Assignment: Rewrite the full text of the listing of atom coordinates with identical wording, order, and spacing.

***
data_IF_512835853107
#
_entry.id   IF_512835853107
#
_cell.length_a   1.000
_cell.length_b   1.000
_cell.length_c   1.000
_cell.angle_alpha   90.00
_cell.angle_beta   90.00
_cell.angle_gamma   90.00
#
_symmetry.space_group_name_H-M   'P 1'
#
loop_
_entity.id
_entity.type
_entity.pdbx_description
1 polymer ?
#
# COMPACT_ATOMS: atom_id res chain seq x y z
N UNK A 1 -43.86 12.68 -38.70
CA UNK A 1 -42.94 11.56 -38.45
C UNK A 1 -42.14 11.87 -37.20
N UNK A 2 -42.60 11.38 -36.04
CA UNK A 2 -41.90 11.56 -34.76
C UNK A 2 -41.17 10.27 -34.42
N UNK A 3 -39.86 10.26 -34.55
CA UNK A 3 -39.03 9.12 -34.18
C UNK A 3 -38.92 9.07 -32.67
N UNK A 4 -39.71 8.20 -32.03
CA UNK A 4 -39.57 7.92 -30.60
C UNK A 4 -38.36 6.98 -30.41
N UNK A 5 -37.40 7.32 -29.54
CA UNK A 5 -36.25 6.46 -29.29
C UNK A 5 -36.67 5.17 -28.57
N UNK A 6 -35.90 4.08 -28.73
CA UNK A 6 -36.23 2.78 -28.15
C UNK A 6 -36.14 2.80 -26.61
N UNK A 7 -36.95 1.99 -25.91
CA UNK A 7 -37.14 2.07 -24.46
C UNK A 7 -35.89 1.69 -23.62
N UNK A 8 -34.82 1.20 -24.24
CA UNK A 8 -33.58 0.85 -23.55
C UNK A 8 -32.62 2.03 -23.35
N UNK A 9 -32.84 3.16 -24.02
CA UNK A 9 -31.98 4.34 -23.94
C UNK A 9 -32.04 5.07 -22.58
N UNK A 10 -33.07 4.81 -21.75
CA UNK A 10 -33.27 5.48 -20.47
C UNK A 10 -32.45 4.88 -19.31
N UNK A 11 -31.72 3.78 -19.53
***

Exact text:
data_IF_512835853107
#
_entry.id   IF_512835853107
#
_cell.length_a   1.000
_cell.length_b   1.000
_cell.length_c   1.000
_cell.angle_alpha   90.00
_cell.angle_beta   90.00
_cell.angle_gamma   90.00
#
_symmetry.space_group_name_H-M   'P 1'
#
loop_
_entity.id
_entity.type
_entity.pdbx_description
1 polymer ?
#
# COMPACT_ATOMS: atom_id res chain seq x y z
N UNK A 1 -43.86 12.68 -38.70
CA UNK A 1 -42.94 11.56 -38.45
C UNK A 1 -42.14 11.87 -37.20
N UNK A 2 -42.60 11.38 -36.04
CA UNK A 2 -41.90 11.56 -34.76
C UNK A 2 -41.17 10.27 -34.42
N UNK A 3 -39.86 10.26 -34.55
CA UNK A 3 -39.03 9.12 -34.18
C UNK A 3 -38.92 9.07 -32.67
N UNK A 4 -39.71 8.20 -32.03
CA UNK A 4 -39.57 7.92 -30.60
C UNK A 4 -38.36 6.98 -30.41
N UNK A 5 -37.40 7.32 -29.54
CA UNK A 5 -36.25 6.46 -29.29
C UNK A 5 -36.67 5.17 -28.57
N UNK A 6 -35.90 4.08 -28.73
CA UNK A 6 -36.23 2.78 -28.15
C UNK A 6 -36.14 2.80 -26.61
N UNK A 7 -36.95 1.99 -25.91
CA UNK A 7 -37.14 2.07 -24.46
C UNK A 7 -35.89 1.69 -23.62
N UNK A 8 -34.82 1.20 -24.24
CA UNK A 8 -33.58 0.85 -23.55
C UNK A 8 -32.62 2.03 -23.35
N UNK A 9 -32.84 3.16 -24.02
CA UNK A 9 -31.98 4.34 -23.94
C UNK A 9 -32.04 5.07 -22.58
N UNK A 10 -33.07 4.81 -21.75
CA UNK A 10 -33.27 5.48 -20.47
C UNK A 10 -32.45 4.88 -19.31
N UNK A 11 -31.72 3.78 -19.53